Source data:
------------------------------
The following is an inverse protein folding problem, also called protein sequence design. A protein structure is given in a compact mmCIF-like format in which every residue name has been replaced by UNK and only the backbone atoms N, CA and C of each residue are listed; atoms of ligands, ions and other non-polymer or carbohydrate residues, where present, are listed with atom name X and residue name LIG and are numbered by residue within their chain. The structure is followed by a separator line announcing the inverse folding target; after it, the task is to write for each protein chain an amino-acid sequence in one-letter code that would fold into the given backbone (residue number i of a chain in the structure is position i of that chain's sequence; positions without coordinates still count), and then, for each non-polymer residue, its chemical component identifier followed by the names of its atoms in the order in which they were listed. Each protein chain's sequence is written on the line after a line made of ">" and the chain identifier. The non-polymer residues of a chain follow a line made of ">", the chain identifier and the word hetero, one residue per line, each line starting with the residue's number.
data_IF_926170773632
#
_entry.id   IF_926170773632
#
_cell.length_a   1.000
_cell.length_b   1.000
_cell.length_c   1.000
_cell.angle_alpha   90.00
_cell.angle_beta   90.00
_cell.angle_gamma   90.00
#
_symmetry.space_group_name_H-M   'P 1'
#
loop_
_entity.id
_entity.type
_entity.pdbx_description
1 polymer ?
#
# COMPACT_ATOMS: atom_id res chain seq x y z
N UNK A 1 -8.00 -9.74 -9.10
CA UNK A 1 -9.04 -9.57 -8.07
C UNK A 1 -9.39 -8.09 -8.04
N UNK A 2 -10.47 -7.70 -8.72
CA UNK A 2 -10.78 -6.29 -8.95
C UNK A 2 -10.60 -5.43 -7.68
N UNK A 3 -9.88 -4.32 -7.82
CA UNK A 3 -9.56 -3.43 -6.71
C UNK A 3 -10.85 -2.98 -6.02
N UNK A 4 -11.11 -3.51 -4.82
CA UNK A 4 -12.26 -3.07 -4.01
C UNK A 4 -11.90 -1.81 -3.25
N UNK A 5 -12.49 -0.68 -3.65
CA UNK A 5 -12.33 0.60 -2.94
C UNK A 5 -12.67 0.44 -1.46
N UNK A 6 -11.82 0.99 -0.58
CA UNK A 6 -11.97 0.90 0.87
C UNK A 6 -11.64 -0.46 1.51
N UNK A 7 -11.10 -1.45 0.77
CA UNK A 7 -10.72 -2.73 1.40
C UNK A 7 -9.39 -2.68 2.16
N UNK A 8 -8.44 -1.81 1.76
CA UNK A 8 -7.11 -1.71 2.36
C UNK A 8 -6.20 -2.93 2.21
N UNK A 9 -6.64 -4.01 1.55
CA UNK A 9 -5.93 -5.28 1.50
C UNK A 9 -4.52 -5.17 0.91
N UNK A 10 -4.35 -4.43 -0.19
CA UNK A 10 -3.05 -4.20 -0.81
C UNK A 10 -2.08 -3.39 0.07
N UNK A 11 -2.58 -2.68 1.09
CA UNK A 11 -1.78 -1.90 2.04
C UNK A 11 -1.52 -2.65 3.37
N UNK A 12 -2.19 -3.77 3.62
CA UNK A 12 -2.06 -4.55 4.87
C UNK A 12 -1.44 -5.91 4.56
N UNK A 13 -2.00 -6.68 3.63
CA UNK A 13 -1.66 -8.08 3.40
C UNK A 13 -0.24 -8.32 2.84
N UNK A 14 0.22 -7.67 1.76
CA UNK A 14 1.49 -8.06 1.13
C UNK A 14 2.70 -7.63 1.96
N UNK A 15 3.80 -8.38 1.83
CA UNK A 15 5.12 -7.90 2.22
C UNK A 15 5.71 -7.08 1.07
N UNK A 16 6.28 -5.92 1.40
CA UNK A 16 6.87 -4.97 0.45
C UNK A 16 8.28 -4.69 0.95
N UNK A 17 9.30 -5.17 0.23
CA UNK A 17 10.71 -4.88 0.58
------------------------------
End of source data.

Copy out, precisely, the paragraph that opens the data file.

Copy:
The following is an inverse protein folding problem, also called protein sequence design. A protein structure is given in a compact mmCIF-like format in which every residue name has been replaced by UNK and only the backbone atoms N, CA and C of each residue are listed; atoms of ligands, ions and other non-polymer or carbohydrate residues, where present, are listed with atom name X and residue name LIG and are numbered by residue within their chain. The structure is followed by a separator line announcing the inverse folding target; after it, the task is to write for each protein chain an amino-acid sequence in one-letter code that would fold into the given backbone (residue number i of a chain in the structure is position i of that chain's sequence; positions without coordinates still count), and then, for each non-polymer residue, its chemical component identifier followed by the names of its atoms in the order in which they were listed. Each protein chain's sequence is written on the line after a line made of ">" and the chain identifier. The non-polymer residues of a chain follow a line made of ">", the chain identifier and the word hetero, one residue per line, each line starting with the residue's number.